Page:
The fall can be an appropriate time to manage certain weeds with a systemic herbicide in hayfields and pastures that have been mowed or grazed. Biennials such as common burdock, bull and musk thistles are much easier to kill while they are in the rosette stage of growth and prior to surviving a winter. (The same is true of the dandelions in your lawn.)

Once these weeds awake in the spring, they grow rapidly with the goal of reproducing and it becomes more difficult to control them. So the end of August (if not too hot) into October can be favorable conditions for applying herbicides for weed control.

Keep in mind that with both biennial and perennials plants you need adequate leaf area to absorb the herbicide and be effective. Favorable air temperatures should also be a consideration immediately before, during and after application. In general, the warmer the better, with daytime high temperatures in the mid-50s at a minimum. Cold nights and cool, cloudy days will reduce and slow the effectiveness of the applications too. The more active the weeds are growing, the better the herbicide works so don’t wait too long.

Here are some strategies to keep in mind:

Look at your pastures and identify trouble spots. Determine if overstocking is contributing to the problem and consider adjusting your grazing management plan to match available forage. A lot of times we bring on the problem of weeds by our grazing management practices.  

Identify the weeds and what will control them. Which herbicides you choose, and the recommended application rates, will vary by weed species and timing. For many weeds, a broad-spectrum herbicide with residual control will be the most cost-effective. If woody plants are also present, or they are the dominant species, consider products labeled for brush control. Some products offer weed and brush control, or you can tank mix to reach the desired control.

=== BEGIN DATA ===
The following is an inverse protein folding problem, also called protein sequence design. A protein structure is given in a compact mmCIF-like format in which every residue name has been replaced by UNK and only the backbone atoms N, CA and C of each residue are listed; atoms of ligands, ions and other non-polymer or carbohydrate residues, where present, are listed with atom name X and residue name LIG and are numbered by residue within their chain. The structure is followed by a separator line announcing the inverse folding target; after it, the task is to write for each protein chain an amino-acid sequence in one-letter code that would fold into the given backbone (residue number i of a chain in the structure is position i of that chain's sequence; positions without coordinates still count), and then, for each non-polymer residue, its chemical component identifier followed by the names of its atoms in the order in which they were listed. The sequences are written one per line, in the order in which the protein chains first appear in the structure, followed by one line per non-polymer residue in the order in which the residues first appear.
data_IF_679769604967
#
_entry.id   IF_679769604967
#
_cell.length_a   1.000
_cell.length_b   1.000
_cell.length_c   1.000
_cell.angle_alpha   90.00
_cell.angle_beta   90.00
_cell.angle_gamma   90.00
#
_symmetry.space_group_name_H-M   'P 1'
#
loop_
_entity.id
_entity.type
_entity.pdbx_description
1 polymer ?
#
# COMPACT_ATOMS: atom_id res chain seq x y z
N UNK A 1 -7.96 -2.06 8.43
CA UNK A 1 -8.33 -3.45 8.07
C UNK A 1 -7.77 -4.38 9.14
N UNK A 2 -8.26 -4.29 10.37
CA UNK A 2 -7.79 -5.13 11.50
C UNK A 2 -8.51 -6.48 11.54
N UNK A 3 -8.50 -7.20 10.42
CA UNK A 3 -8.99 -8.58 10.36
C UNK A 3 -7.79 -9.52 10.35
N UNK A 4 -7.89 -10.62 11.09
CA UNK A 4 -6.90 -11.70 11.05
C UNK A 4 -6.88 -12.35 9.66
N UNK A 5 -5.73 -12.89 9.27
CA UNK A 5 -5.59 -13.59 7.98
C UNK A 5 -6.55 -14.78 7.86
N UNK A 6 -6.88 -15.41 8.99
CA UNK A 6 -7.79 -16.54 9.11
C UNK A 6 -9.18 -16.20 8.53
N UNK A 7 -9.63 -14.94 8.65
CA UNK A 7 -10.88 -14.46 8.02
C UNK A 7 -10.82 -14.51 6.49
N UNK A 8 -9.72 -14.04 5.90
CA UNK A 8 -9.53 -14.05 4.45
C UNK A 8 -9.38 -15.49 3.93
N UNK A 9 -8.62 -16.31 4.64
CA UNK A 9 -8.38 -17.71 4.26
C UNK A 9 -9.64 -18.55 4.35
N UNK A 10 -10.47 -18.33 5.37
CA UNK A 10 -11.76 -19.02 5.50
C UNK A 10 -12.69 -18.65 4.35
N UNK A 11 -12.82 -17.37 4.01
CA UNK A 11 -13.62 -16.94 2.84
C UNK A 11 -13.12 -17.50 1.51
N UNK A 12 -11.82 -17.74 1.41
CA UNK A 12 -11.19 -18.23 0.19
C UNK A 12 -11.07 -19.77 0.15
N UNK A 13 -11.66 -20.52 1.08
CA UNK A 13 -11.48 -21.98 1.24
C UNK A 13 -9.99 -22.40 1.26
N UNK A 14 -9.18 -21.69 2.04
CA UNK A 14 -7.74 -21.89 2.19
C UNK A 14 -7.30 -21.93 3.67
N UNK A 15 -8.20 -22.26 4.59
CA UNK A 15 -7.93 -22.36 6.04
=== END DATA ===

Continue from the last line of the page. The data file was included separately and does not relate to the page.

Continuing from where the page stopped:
Spray the right rate at the right time. Annual weeds in pastures are generally most susceptible early in the season, when they’re about 2 inches tall and actively growing, and when soil moisture is adequate. The lowest labeled rates will be effective then. Treat weeds while they are actively growing, but before flowering and seed production. Remember you’ll need to increase herbicide rates as the plant matures. 

Instead of spraying consider mowing especially drought-stressed or mature weeds. Weeds without adequate moisture that aren’t actively growing will be difficult to control with herbicides. Don’t spray unless you’re willing to accept less control.

Always follow label directions for application and mixing. When ground broadcasting, apply the recommended herbicide rate in 10-20 gallons of total spray mixture per acre. For brush control, use at least 20 gallons per acre to ensure thorough coverage. For either weeds or brush, use the recommended rate of an ag surfactant to thoroughly wet the foliage. And pay attention to drift and consider a drift-control additive to reduce it.

Use herbicides with good soil residual activity carefully. They should not be used on cropland or land to be rotated to crops. Herbicide-treated grasses may, for a time, carry a residue that can be transferred to the soil by hay, livestock manure or urine. Always read and observe all labels.

Marty Morgan is Cooke County Ag Agent for the Texas A&M AgriLife Extension Service. Reach him at 940-668-5412 or marty.morgan@ag.tamu.edu.

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